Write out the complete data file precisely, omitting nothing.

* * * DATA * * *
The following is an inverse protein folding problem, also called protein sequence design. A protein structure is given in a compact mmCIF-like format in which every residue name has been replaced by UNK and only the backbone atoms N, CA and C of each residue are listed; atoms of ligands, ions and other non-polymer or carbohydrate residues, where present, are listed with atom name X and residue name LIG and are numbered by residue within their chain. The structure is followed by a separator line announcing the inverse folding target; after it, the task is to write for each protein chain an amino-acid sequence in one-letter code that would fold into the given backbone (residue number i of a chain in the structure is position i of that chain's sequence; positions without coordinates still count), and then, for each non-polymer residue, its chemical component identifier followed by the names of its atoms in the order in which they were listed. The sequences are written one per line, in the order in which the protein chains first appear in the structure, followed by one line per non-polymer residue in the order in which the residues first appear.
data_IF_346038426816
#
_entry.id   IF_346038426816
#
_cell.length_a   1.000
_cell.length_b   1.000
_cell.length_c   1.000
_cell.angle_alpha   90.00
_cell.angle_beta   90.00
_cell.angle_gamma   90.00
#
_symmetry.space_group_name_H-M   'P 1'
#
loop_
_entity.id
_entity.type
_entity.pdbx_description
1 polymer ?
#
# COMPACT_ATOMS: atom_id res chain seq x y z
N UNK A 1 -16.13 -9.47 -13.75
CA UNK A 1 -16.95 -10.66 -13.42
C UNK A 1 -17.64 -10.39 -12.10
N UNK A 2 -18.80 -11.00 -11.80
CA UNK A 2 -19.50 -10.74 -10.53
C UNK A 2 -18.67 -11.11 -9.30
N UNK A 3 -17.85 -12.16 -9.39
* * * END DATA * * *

The following is an inverse protein folding problem, also called protein sequence design. A protein structure is given in a compact mmCIF-like format in which every residue name has been replaced by UNK and only the backbone atoms N, CA and C of each residue are listed; atoms of ligands, ions and other non-polymer or carbohydrate residues, where present, are listed with atom name X and residue name LIG and are numbered by residue within their chain. The structure is followed by a separator line announcing the inverse folding target; after it, the task is to write for each protein chain an amino-acid sequence in one-letter code that would fold into the given backbone (residue number i of a chain in the structure is position i of that chain's sequence; positions without coordinates still count), and then, for each non-polymer residue, its chemical component identifier followed by the names of its atoms in the order in which they were listed. The sequences are written one per line, in the order in which the protein chains first appear in the structure, followed by one line per non-polymer residue in the order in which the residues first appear.
data_IF_346038426816
#
_entry.id   IF_346038426816
#
_cell.length_a   1.000
_cell.length_b   1.000
_cell.length_c   1.000
_cell.angle_alpha   90.00
_cell.angle_beta   90.00
_cell.angle_gamma   90.00
#
_symmetry.space_group_name_H-M   'P 1'
#
loop_
_entity.id
_entity.type
_entity.pdbx_description
1 polymer ?
#
# COMPACT_ATOMS: atom_id res chain seq x y z
N UNK A 1 -16.13 -9.47 -13.75
CA UNK A 1 -16.95 -10.66 -13.42
C UNK A 1 -17.64 -10.39 -12.10
N UNK A 2 -18.80 -11.00 -11.80
CA UNK A 2 -19.50 -10.74 -10.53
C UNK A 2 -18.67 -11.11 -9.30
N UNK A 3 -17.85 -12.16 -9.39